Starting on May 19, Ontario's first phase of its reopening plan involves a full lifting of essential workplace limits on construction and resuming all construction. Also all retail located outside of shopping malls will be allowed to reopen. As of Saturday, May 16, golf courses and marinas will be allowed to open to the public. This was announced by Premier Ford on Thursday according to CP 24 News.
Physical distancing will still be required in all sectors and retail shops will have to limit the number of customers they allow in at one time or by appointment.
The plan also calls for the resumption of some individual, non-team sports such as cycling, golf driving ranges, horse riding, sport shooting clubs, rowing, gymnastics and figure skating.
"Businesses should reopen only if they are ready and the truth is that this is all dependent on the numbers. As we get more and more people back to work the risk of flare-ups is real so we need to be vigilant. We always go by the advice of the Chief Medical Officer and the health team - keep in mind the vast majority of the economy is still shut down."
Premier of Ontario | Premier Doug Ford
No restaurants will be allowed to reopen in this Phase under any circumstances and no more than five people can gather in any place.
Health Minister Christine Elliott has stated that hospital admissions to intensive care and intubations are falling and case growth is on a long-term drop.
A vast majority of indoor and outdoor household services can also resume on May 19 which will include the following:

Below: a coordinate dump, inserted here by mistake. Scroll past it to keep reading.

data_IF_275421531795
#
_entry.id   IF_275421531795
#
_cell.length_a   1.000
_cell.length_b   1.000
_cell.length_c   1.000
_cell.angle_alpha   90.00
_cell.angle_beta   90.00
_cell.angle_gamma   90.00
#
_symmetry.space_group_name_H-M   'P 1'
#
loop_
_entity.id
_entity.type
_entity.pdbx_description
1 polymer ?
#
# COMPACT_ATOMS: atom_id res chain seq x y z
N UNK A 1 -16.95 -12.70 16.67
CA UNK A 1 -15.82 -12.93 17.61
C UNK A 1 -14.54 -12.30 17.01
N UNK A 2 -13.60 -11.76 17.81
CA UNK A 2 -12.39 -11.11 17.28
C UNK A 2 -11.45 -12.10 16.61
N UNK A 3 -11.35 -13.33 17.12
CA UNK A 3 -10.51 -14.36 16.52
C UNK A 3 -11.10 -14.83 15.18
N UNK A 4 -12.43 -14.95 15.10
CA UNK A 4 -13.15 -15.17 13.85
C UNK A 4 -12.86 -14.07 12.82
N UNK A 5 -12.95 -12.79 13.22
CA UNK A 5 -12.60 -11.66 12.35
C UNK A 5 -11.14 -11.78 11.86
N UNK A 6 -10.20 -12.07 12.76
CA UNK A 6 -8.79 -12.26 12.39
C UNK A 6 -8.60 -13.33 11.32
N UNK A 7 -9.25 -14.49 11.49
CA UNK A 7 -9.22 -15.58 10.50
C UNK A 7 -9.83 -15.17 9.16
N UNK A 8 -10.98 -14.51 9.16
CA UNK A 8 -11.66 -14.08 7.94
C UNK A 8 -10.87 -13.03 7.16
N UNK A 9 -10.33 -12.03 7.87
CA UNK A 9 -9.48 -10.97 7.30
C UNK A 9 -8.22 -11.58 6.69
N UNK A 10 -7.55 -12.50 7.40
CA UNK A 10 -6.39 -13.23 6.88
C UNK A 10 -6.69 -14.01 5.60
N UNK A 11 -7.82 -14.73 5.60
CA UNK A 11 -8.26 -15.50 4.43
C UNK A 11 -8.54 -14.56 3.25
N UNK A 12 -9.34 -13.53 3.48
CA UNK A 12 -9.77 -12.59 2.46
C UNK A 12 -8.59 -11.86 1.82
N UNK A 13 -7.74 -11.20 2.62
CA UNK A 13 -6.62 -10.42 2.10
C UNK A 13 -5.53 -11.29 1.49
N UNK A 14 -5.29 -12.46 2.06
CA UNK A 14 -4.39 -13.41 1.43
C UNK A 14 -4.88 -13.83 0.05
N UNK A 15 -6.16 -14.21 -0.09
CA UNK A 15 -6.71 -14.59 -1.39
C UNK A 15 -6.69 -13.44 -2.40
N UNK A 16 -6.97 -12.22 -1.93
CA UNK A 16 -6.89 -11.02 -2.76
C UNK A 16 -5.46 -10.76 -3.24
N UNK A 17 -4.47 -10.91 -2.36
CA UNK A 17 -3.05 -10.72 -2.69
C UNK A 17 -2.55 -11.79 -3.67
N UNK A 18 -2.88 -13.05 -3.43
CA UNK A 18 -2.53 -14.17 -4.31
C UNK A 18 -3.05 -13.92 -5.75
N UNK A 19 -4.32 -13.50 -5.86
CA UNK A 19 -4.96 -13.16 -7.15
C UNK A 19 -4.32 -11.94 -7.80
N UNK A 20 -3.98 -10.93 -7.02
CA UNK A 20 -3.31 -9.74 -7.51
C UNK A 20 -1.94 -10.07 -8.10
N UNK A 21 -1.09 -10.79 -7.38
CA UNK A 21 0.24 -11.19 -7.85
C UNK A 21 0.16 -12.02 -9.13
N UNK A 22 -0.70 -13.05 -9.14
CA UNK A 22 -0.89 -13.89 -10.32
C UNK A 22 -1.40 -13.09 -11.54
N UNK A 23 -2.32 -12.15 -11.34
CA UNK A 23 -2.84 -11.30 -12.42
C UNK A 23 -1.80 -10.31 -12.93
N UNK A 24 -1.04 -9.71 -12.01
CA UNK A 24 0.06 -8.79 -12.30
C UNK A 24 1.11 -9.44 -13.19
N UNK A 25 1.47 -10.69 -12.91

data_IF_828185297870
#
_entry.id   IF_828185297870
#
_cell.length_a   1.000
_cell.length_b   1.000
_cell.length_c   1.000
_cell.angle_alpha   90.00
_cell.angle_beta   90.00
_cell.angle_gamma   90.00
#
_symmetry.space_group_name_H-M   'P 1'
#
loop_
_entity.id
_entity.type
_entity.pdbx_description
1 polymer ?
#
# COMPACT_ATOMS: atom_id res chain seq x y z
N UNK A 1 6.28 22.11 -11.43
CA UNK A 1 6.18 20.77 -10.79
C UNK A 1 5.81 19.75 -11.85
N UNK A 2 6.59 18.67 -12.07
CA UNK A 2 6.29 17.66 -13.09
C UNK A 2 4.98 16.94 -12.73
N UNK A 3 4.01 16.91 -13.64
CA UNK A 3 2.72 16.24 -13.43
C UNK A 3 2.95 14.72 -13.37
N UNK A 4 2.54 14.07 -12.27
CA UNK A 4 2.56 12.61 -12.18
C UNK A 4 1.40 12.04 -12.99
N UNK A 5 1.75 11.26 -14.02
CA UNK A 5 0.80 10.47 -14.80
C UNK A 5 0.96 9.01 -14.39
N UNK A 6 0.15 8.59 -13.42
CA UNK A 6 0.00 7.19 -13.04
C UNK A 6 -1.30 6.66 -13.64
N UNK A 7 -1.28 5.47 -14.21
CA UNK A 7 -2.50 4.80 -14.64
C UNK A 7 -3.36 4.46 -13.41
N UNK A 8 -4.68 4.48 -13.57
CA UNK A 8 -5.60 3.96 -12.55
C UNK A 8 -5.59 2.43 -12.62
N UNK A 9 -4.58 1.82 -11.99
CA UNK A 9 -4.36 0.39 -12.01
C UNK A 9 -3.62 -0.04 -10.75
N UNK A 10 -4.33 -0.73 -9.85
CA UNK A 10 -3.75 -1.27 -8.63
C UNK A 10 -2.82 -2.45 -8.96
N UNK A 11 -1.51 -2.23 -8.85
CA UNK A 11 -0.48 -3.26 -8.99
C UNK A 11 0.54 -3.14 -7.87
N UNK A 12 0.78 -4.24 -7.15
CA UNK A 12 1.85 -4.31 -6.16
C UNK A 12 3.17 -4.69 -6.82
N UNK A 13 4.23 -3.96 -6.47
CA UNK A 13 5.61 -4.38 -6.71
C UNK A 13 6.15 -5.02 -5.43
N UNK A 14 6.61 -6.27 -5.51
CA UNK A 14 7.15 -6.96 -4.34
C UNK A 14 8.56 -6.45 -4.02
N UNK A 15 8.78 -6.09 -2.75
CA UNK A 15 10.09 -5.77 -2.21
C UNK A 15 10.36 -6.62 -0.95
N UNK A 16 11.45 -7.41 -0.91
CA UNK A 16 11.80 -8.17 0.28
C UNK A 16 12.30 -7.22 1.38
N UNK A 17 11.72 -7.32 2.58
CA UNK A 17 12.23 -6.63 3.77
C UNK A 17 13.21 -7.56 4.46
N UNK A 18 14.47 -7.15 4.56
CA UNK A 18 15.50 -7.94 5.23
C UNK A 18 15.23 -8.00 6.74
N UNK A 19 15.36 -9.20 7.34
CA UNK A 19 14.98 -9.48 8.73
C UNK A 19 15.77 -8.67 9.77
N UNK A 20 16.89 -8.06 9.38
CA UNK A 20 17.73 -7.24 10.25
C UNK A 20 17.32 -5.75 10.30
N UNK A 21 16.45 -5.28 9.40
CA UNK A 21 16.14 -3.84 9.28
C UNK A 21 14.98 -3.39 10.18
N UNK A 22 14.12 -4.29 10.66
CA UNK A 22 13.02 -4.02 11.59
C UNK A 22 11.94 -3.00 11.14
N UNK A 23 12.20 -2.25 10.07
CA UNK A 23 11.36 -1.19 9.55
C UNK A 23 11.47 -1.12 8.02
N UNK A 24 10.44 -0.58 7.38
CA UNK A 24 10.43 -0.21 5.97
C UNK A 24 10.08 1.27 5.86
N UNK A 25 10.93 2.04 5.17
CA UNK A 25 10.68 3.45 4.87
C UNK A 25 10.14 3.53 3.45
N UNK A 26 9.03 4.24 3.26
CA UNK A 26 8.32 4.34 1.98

- Nanny and babysitter services
- House painters
- Maintenance and repair workers
After State 1, Stage 2 of the reopening will involve the resumption of certain service industries, offices and opening more community spaces.
Premier Ford wouldn't say how long the province would stay in Phase 1 before moving to Phase 2, but did say that everything would depend on daily COVID-19 test results which have now shown the lowest number of new infections in two and a half months on Thursday.
Chief Medical Officer of Health, Dr. David Williams, said Thursday that this phase may last two, three or even four weeks, and during this time they will be watching very closely for new cases.
"When we go to Stage One of Phase 2 - its for three week period, maybe four weeks, we don't know. We want to say 'have we seen any changes that are concerning in that time period?' - has there been an uptick or rise in cases identified,- have there been localized outbreaks?"
Chief Medical Officer of Health | Dr. David Williams
Ford also stated that personal care services such as barber shops and hair or nail salons could not reopen yet. This all depends on low testing numbers.
Per Global News, Stage One is focusing on workplaces that are well-positioned to follow public health advice to maintain physical distancing, implement workplace safety guidance and limit gatherings.
Other places that will be allowed to open include the following:
- Opening motor vehicle dealerships
- new and used cars and trucks
- motorcycles, boats and recreational vehicles
- music recording, including production, distribution publishing studios
- interactive digital media
- film and television post-production and animation studios
- publishing, including newspapers, video games and books
- biotechnology, agriculture and industrial research & development labs
- emission inspection facilities for emission testing
According to The Star, the daily growth in new COVID-19 infections across Ontario has fallen steadily since peaking at more than 700 cases a day in late April.
Toronto has not seen this downward trend and has by far the most cases and deaths. The daily count of new COVID-19 cases rose sharply through March to around 200 cases a day in mid-April but has plateaued at roughly that level since then.
Editor's note: This is, indeed, a confusing time for the construction industry. DataBid is working tirelessly to report and distill the news that can help you and your company make the right decisions and keep you up to date on the constant changes as they are made. We hope our coverage brings some clarity amid all the confusion.
Posted by Judy Lamelza